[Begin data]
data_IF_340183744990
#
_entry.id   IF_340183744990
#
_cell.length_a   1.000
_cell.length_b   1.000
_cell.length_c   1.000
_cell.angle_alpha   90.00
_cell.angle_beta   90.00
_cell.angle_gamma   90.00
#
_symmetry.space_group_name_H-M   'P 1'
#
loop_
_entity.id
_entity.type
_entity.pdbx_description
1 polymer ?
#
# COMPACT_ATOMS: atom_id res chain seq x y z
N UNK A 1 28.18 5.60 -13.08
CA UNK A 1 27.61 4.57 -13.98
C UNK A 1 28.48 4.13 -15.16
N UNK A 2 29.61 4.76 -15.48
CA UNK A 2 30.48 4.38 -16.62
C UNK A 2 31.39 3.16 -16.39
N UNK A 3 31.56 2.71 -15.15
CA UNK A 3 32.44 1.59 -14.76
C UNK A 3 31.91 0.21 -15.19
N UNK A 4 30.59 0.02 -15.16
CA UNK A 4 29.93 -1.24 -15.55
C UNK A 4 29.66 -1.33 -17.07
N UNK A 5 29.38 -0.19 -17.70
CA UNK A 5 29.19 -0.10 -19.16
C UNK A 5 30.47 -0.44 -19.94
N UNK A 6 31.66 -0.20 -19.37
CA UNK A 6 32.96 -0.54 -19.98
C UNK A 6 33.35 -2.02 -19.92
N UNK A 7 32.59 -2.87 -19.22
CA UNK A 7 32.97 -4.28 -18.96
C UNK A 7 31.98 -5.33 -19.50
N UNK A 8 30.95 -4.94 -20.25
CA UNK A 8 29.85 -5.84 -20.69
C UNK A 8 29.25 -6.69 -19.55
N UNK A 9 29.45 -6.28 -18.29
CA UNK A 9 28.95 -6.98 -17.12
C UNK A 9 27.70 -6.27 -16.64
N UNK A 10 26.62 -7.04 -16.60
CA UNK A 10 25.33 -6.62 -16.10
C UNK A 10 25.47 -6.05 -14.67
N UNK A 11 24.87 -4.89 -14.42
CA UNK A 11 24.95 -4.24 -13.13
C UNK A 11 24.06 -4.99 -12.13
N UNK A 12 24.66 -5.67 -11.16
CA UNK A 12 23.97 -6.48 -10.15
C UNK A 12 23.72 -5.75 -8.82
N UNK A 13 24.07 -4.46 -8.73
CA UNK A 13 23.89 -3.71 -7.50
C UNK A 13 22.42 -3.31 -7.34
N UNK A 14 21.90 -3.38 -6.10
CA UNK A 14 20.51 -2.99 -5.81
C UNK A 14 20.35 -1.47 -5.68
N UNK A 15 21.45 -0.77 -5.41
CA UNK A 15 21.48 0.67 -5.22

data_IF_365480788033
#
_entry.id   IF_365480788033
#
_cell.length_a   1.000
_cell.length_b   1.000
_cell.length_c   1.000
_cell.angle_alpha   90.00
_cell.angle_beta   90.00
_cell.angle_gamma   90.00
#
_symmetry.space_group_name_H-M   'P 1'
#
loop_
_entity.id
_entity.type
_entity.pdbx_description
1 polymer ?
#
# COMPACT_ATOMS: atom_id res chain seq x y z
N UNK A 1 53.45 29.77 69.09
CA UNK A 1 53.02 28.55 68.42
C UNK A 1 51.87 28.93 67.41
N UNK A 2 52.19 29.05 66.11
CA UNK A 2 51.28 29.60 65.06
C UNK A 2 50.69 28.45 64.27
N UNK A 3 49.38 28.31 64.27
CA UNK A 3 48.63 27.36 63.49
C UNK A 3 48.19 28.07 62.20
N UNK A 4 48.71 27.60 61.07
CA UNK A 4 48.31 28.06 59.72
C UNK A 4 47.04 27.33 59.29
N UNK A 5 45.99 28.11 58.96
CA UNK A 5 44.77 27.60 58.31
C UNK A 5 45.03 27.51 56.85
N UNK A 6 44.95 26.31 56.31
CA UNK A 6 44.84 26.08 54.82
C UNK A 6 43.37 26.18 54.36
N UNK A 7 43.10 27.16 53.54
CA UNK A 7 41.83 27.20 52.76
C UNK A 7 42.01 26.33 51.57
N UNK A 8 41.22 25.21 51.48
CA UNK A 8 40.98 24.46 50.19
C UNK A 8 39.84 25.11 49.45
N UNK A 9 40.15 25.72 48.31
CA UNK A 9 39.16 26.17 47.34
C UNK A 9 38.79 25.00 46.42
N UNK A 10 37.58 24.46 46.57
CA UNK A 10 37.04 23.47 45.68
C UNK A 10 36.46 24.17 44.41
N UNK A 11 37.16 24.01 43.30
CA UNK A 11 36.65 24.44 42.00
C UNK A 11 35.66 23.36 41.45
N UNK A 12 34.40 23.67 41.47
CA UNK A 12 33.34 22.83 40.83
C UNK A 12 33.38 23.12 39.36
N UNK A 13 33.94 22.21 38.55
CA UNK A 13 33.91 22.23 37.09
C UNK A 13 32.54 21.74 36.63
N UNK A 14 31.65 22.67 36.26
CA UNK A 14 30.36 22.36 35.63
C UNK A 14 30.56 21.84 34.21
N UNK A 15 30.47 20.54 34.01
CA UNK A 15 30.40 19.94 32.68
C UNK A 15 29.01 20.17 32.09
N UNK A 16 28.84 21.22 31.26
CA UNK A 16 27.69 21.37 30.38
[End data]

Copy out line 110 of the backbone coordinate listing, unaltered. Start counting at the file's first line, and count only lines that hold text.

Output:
CA UNK A 9 39.16 26.17 47.34